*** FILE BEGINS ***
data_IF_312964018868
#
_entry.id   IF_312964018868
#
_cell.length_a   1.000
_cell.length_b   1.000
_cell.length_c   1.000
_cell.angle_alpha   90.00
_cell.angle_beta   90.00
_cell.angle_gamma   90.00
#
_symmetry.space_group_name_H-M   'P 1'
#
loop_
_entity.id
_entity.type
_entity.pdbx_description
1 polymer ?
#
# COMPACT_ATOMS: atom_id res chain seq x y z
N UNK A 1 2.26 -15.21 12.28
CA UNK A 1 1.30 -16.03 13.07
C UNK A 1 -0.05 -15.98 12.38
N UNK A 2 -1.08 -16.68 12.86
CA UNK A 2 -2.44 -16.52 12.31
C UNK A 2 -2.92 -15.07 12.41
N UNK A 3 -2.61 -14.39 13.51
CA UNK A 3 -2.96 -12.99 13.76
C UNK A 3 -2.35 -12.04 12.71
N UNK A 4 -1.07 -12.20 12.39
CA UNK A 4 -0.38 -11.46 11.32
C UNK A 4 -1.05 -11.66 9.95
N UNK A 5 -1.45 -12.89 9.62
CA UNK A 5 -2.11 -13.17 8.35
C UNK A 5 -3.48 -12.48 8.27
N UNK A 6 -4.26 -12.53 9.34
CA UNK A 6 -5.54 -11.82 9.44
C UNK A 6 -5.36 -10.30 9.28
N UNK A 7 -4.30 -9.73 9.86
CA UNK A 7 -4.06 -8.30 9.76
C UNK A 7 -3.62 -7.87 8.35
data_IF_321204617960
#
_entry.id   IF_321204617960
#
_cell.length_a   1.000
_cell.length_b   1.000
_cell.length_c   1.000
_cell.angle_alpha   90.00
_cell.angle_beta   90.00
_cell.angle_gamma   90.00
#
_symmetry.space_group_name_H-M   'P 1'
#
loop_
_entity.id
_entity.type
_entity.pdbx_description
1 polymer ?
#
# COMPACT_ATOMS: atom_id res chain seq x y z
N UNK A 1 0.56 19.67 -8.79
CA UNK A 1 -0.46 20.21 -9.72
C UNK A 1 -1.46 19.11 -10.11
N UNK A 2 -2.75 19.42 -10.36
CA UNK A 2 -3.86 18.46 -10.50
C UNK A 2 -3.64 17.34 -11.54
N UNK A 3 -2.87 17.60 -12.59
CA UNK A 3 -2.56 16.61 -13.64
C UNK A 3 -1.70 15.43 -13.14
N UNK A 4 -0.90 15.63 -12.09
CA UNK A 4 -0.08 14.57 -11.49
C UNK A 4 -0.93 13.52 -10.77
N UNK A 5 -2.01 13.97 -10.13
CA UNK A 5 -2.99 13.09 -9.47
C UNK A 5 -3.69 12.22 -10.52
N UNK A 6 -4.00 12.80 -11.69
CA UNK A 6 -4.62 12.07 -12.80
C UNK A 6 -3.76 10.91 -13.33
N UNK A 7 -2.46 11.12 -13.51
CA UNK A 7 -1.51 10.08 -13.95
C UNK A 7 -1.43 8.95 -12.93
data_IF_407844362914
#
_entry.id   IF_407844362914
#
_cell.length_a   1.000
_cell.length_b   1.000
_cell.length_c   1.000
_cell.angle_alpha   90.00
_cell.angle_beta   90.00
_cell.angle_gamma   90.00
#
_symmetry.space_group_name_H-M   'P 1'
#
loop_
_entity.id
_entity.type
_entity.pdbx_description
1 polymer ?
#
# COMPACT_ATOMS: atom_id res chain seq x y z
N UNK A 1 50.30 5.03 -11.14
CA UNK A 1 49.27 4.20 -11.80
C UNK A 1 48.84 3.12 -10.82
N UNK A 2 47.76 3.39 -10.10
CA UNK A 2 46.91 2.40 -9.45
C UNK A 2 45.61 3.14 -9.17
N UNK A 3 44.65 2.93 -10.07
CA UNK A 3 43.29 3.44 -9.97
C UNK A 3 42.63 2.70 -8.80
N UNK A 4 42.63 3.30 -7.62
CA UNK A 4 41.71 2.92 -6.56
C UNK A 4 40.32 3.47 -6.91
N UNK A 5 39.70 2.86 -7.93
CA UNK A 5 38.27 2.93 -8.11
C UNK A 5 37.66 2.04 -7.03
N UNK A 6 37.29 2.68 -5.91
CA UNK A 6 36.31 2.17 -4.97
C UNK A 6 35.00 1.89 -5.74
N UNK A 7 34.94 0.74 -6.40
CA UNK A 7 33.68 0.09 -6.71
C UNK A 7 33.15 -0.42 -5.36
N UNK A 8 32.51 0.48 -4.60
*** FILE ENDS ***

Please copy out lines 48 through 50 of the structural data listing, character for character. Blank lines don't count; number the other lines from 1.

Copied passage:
_cell.length_c   1.000
_cell.angle_alpha   90.00
_cell.angle_beta   90.00